MATTERS of club ownership are a very crucial element of the game of football across the world. Clubs have successfully managed to turn their performances around upon the changing of ownership.
With change in club ownership comes resources and plans to improve the team in all aspects of the game. But while billionaires all over the world find club ownership to be lucrative business with massive turnovers declared, the scenario in Malawi is different.
Owning a team in any part of the country is about pumping resources into the venture without expecting any meaningful returns. This means that any individual or organisation that goes into club ownership should be prepared to do so largely for charity.
That happens to be the case for owner of TNM Super League side Blantyre United, Lawson Nakoma. Nakoma took over the team formerly known as Escom United Reserves in a move that saved it from disbanding after loss of sponsorship. He has worked hard over the years to see the team campaign in the top flight before eventually being relegated some four years ago.
But the team managed to fight its way back into the Super League with Nakoma continuing to own it. Getting started in a rural set up Nakoma was born in Phalombe where his father was a businessman. Growing up like every child, he used to play football at primary school level and harboured ambitions of becoming a professional player.
“I played alongside big names like Kenneth Kandulu (formerly Wanderers) and Richard Sogoja (formerly ACT Stars) but my parents did not want me to be a footballer. So they discouraged me from getting involved with the game in any way and I felt bitter.
However, I had no choice apart from respecting their advice as my parents. But I still loved the game and continued following it with passion outside the pitch,” he says.
He continued to follow the game throughout his secondary school and college days while Dreaming to harvest fruits of endurance strictly sticking to his parents’ orders to keep away from playing. Graduation into club administration In 1998, Nakoma joined Electricity Supply Corporation of Malawi (Escom) where he is still working up to now.
This marked another step in his football life as he was elected treasurer of the now defunct Escom United under the chairmanship of Sunduzwayo Madise.
“I served the team until 2008 when I fell in love with the team’s reserve side which had been introduced three years earlier. In the same year, I was recalled for the Technical Director’s role at both the senior and reserve teams. The senior team qualified to play in the Super League and the company dropped the reserve side,” he says.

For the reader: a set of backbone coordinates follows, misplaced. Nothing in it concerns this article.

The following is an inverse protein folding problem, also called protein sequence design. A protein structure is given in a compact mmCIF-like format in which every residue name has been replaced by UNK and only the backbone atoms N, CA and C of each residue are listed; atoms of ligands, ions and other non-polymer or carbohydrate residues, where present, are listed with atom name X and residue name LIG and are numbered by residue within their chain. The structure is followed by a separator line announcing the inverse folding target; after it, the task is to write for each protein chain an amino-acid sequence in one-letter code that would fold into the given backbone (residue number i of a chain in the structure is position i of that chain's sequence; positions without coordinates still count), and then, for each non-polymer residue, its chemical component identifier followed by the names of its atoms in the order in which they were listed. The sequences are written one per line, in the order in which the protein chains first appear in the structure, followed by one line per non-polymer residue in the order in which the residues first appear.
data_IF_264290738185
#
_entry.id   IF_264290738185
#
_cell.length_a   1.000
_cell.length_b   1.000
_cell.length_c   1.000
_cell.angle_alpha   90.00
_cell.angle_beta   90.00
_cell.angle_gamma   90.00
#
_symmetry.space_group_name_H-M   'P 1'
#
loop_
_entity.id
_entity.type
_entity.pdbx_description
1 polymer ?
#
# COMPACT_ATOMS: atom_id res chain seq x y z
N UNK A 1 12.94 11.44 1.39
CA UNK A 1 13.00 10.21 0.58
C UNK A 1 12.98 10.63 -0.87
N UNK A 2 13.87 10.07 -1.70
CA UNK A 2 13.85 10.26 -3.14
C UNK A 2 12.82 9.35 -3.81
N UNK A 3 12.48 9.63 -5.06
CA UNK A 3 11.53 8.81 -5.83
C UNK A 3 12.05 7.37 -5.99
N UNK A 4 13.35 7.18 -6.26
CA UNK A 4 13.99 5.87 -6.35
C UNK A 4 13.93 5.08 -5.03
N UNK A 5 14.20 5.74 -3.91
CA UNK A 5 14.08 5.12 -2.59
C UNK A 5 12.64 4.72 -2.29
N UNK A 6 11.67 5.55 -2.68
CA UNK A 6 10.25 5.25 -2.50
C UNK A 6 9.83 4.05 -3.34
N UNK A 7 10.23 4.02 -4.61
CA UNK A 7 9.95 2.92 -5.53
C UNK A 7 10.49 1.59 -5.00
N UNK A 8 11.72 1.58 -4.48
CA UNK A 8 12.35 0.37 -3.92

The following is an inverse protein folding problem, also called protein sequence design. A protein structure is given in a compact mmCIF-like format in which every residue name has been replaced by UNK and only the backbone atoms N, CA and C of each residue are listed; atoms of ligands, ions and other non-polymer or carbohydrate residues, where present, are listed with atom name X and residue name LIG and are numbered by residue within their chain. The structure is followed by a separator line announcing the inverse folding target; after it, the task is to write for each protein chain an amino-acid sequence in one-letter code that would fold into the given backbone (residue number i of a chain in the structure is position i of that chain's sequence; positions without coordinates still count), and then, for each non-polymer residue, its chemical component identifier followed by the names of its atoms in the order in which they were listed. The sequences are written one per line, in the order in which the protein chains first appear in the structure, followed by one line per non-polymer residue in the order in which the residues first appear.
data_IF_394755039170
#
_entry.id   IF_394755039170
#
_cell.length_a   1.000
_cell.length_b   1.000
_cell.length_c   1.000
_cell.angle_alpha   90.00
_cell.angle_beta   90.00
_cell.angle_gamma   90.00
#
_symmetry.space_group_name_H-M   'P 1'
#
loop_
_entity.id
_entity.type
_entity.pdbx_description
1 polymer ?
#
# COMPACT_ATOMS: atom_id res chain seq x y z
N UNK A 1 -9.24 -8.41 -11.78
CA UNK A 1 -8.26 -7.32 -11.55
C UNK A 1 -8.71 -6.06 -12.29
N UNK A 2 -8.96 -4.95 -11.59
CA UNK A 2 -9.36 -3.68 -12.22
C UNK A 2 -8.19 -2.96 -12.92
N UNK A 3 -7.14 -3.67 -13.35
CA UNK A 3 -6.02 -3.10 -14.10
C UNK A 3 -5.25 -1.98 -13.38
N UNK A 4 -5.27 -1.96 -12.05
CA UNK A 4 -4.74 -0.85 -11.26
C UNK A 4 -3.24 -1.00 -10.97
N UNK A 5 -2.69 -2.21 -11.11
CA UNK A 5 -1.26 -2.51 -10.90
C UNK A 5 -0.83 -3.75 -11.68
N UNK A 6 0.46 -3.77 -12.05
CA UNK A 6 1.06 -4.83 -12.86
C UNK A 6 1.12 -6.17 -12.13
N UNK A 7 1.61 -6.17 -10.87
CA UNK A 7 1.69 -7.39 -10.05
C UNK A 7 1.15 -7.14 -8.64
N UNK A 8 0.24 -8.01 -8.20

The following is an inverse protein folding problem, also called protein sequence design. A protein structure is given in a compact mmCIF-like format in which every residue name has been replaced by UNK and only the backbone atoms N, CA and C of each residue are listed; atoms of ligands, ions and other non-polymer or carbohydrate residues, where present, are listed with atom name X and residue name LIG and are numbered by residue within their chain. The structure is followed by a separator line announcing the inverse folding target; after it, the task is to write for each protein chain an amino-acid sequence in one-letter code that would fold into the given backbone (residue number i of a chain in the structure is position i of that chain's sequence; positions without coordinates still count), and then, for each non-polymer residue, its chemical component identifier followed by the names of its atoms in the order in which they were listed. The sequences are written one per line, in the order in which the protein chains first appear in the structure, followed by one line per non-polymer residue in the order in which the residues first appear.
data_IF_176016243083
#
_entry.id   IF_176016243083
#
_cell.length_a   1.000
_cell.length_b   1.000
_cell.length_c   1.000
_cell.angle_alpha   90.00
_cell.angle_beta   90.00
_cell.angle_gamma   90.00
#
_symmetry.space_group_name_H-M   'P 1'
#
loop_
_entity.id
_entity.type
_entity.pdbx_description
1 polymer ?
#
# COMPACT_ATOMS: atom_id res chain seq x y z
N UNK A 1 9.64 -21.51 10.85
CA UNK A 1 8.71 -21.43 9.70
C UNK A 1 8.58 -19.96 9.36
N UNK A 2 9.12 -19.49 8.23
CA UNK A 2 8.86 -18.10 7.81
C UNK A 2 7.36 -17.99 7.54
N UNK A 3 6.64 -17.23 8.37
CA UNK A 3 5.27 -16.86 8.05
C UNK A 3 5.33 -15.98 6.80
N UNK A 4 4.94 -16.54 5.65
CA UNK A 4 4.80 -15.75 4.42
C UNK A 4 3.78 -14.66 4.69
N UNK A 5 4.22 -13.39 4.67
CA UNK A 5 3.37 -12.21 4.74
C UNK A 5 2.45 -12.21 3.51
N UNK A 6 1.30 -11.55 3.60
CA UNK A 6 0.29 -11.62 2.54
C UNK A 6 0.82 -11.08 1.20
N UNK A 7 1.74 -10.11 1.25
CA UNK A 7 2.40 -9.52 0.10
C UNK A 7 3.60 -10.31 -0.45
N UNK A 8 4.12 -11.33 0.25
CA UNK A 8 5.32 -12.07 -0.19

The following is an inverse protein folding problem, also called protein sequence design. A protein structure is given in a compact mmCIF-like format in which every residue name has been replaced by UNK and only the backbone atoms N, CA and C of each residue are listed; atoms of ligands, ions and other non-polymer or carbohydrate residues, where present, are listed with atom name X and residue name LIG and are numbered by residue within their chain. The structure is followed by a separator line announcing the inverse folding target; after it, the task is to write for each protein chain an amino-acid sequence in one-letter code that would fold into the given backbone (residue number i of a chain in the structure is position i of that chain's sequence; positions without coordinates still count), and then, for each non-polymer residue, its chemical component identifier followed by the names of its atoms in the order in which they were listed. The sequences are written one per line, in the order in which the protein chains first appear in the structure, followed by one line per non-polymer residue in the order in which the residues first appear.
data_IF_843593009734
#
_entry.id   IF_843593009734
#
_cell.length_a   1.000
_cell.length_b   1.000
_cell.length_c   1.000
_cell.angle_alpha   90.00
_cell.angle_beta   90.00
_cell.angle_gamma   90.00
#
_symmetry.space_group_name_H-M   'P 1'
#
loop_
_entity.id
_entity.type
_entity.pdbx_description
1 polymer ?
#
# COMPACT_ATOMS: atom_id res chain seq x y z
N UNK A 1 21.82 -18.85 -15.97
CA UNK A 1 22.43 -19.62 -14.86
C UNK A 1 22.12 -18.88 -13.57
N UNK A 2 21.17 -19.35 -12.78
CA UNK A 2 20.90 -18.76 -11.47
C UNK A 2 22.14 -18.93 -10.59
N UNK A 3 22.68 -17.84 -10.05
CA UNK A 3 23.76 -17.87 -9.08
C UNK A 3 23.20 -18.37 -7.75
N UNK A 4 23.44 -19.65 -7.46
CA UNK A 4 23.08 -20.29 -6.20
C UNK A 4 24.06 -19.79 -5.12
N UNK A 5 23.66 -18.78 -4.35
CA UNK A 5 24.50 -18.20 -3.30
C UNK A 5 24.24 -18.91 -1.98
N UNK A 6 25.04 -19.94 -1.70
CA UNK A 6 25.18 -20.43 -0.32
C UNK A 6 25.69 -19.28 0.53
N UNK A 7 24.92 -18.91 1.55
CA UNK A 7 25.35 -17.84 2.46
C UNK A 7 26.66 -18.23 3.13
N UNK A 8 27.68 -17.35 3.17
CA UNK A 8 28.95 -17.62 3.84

Nakoma says after Escom dropped the reserve team, he teamed up with other individuals in a bid to keep the team going.
“We did not want the team to die because it had talented players who truly loved the game. I worked hand-in-hand with other officials like Peter Tsamwa, Malekano Chisoma and Patrick Kundinga and that was the birth of Blantyre United,” he explains.
The team’s name then changed to Blantyre United and continued campaigning in the Southern Region Football League. With pressure to manage the senior side and the newlyrenamed lower league team, he decided to quit Escom United and devote all his time and energy to running the affairs of the team he later became the owner.
The officials toiled day and night to eventually help the team earn Super League promotion a few years down the line. Super League hurdles Nakoma describes running a Super League side from the pocket as a tough and expensive venture.
“It is not an easy task especially these days when we are talking of giving players salaries, unlike in the past when they were being given allowances only. As individuals, we labour to raise resources for the management of the team. The only time we get money is when we sell a player and this does not offset our expenses on the team in any way.
But since our desire is to give the boys a platform to showcase their talent and have something to keep them busy, we just carry on without minding about our expenses to keep the team going. Our satisfaction comes out of seeing our players going far with their talent,” Nakoma narrates.
He refuses to be called the sole owner of the team, saying he has other partners who contribute to the survival of the club. Nakoma says the club has an executive committee which is responsible for running its day-to-day activities from an office in downtown Blantyre.
Dreaming big Nakoma envies the likes of Kaizer Motaung and Irvin Khoza who own South Africa’s most followed teams, Kaizer Chiefs and Orlando Pirates respectively. He says with support from all relevant sectors, it is possible for him to grow Blantyre United into a viable business entity capable of attracting investors.
“With the coming of Club Licensing, I see a Blantyre United which will exist forever with its own structures. I would like to change the country’s football landscape by turning the club into a truly professional entity,” he says.
Despite being in the administration of the team for a longtime, Nakoma says he does not dream of seeing himself anywhere outside Blantyre United. He maintains that he is satisfied with the job he is doing at the club and does not intend to go anywhere.
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